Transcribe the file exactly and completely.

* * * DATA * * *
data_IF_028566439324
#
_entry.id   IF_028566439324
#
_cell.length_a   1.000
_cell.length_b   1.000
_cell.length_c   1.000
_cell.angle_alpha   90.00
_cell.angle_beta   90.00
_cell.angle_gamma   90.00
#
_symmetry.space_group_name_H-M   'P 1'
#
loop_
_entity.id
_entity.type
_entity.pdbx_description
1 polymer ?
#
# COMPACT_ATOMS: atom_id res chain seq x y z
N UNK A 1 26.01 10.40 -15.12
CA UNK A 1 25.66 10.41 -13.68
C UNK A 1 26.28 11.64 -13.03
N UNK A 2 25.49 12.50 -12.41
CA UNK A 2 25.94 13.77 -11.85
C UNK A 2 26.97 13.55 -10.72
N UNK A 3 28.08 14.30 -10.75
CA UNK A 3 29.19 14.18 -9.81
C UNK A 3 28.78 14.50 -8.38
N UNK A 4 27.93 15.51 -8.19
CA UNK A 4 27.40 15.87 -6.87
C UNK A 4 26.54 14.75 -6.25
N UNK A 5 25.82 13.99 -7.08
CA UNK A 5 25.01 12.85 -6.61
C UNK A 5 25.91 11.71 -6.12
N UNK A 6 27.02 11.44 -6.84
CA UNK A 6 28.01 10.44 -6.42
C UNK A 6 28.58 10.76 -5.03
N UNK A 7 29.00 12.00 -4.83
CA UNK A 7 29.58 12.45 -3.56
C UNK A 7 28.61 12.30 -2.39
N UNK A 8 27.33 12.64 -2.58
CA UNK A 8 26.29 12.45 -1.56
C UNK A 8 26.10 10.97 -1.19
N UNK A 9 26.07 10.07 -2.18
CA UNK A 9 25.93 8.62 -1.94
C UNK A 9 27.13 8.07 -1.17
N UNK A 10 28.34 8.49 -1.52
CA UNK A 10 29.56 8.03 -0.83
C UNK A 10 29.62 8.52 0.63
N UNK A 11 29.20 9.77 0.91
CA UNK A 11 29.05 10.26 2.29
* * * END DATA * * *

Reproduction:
data_IF_028566439324
#
_entry.id   IF_028566439324
#
_cell.length_a   1.000
_cell.length_b   1.000
_cell.length_c   1.000
_cell.angle_alpha   90.00
_cell.angle_beta   90.00
_cell.angle_gamma   90.00
#
_symmetry.space_group_name_H-M   'P 1'
#
loop_
_entity.id
_entity.type
_entity.pdbx_description
1 polymer ?
#
# COMPACT_ATOMS: atom_id res chain seq x y z
N UNK A 1 26.01 10.40 -15.12
CA UNK A 1 25.66 10.41 -13.68
C UNK A 1 26.28 11.64 -13.03
N UNK A 2 25.49 12.50 -12.41
CA UNK A 2 25.94 13.77 -11.85
C UNK A 2 26.97 13.55 -10.72
N UNK A 3 28.08 14.30 -10.75
CA UNK A 3 29.19 14.18 -9.81
C UNK A 3 28.78 14.50 -8.38
N UNK A 4 27.93 15.51 -8.19
CA UNK A 4 27.40 15.87 -6.87
C UNK A 4 26.54 14.75 -6.25
N UNK A 5 25.82 13.99 -7.08
CA UNK A 5 25.01 12.85 -6.61
C UNK A 5 25.91 11.71 -6.12
N UNK A 6 27.02 11.44 -6.84
CA UNK A 6 28.01 10.44 -6.42
C UNK A 6 28.58 10.76 -5.03
N UNK A 7 29.00 12.00 -4.83
CA UNK A 7 29.58 12.45 -3.56
C UNK A 7 28.61 12.30 -2.39
N UNK A 8 27.33 12.64 -2.58
CA UNK A 8 26.29 12.45 -1.56
C UNK A 8 26.10 10.97 -1.19
N UNK A 9 26.07 10.07 -2.18
CA UNK A 9 25.93 8.62 -1.94
C UNK A 9 27.13 8.07 -1.17
N UNK A 10 28.34 8.49 -1.52
CA UNK A 10 29.56 8.03 -0.83
C UNK A 10 29.62 8.52 0.63
N UNK A 11 29.20 9.77 0.91
CA UNK A 11 29.05 10.26 2.29